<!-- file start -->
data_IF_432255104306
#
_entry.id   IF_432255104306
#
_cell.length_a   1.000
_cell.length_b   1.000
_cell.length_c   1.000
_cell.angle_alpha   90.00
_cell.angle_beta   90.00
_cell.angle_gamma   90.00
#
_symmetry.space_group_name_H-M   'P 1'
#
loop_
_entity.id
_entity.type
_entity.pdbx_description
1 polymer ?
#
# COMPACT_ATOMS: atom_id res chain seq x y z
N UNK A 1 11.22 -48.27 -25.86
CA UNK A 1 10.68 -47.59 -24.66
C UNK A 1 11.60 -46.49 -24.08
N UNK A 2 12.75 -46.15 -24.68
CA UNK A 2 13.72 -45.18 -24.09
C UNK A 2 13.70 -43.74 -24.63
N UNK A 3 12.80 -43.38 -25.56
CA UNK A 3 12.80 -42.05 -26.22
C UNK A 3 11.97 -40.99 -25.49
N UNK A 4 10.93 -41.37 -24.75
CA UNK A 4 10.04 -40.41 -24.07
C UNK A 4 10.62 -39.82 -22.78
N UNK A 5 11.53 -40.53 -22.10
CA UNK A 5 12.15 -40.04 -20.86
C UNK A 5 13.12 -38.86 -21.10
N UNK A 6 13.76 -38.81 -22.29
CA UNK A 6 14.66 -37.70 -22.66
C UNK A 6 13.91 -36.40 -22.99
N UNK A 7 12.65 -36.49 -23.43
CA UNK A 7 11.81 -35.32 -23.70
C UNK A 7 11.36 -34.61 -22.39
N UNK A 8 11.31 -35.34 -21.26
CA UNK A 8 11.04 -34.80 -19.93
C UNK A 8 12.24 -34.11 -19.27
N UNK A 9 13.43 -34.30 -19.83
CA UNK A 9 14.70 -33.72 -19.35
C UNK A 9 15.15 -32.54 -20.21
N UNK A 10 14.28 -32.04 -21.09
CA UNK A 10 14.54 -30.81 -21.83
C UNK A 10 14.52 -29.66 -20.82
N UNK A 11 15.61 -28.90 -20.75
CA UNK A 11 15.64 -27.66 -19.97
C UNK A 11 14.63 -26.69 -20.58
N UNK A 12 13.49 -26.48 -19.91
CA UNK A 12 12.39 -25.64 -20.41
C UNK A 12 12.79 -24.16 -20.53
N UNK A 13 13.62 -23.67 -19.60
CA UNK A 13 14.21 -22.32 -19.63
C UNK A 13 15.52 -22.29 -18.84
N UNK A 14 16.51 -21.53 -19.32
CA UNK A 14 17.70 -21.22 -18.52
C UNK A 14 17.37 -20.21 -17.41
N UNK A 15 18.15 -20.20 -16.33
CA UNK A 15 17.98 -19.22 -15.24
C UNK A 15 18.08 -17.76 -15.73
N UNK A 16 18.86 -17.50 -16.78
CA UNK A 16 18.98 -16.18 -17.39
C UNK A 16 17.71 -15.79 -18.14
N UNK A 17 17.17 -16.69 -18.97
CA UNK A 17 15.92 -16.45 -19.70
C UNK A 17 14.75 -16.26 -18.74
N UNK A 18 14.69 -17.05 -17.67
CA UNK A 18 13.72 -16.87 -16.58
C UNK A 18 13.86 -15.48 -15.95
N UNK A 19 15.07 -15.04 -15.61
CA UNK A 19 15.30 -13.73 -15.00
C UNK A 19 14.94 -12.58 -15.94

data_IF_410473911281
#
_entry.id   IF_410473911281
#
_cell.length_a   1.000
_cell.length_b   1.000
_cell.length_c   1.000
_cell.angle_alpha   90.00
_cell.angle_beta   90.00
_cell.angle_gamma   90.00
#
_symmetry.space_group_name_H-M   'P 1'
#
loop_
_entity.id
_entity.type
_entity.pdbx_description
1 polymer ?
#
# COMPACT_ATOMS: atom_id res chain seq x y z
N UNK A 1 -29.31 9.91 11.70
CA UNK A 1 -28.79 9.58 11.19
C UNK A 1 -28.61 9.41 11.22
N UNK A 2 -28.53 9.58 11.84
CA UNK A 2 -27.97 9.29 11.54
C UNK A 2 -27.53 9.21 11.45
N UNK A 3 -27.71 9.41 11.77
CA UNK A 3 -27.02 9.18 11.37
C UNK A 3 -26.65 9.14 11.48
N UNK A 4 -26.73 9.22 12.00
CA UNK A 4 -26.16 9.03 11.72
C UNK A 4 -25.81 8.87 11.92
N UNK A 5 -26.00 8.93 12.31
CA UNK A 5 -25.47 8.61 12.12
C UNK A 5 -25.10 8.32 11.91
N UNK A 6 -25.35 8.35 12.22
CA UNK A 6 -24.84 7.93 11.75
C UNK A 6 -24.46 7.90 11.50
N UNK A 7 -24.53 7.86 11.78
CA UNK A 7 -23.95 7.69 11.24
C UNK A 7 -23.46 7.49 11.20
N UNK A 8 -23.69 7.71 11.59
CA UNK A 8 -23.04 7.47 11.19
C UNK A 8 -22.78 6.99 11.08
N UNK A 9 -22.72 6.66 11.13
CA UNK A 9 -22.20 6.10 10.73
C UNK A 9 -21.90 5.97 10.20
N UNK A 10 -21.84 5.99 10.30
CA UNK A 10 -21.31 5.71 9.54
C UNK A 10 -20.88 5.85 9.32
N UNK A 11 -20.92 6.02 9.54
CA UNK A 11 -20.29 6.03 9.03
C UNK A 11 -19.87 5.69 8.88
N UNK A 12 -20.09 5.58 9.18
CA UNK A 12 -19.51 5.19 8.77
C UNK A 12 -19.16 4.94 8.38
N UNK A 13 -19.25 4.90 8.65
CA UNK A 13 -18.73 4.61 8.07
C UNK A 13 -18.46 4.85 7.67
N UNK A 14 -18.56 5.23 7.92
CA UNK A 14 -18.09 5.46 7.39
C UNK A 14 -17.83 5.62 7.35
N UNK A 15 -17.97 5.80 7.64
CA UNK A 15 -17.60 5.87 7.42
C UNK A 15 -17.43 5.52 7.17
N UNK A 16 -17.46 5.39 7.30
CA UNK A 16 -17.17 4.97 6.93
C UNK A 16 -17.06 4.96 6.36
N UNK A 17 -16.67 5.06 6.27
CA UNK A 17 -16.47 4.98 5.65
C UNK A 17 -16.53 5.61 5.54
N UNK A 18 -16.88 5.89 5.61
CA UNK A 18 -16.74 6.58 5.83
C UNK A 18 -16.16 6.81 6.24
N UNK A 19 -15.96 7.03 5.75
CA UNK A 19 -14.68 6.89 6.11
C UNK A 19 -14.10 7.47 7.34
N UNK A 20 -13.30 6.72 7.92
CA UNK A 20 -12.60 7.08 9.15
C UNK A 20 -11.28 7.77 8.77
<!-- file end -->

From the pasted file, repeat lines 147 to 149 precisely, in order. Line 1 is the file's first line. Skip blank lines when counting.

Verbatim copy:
CA UNK A 17 -16.47 4.98 5.65
C UNK A 17 -16.53 5.61 5.54
N UNK A 18 -16.88 5.89 5.61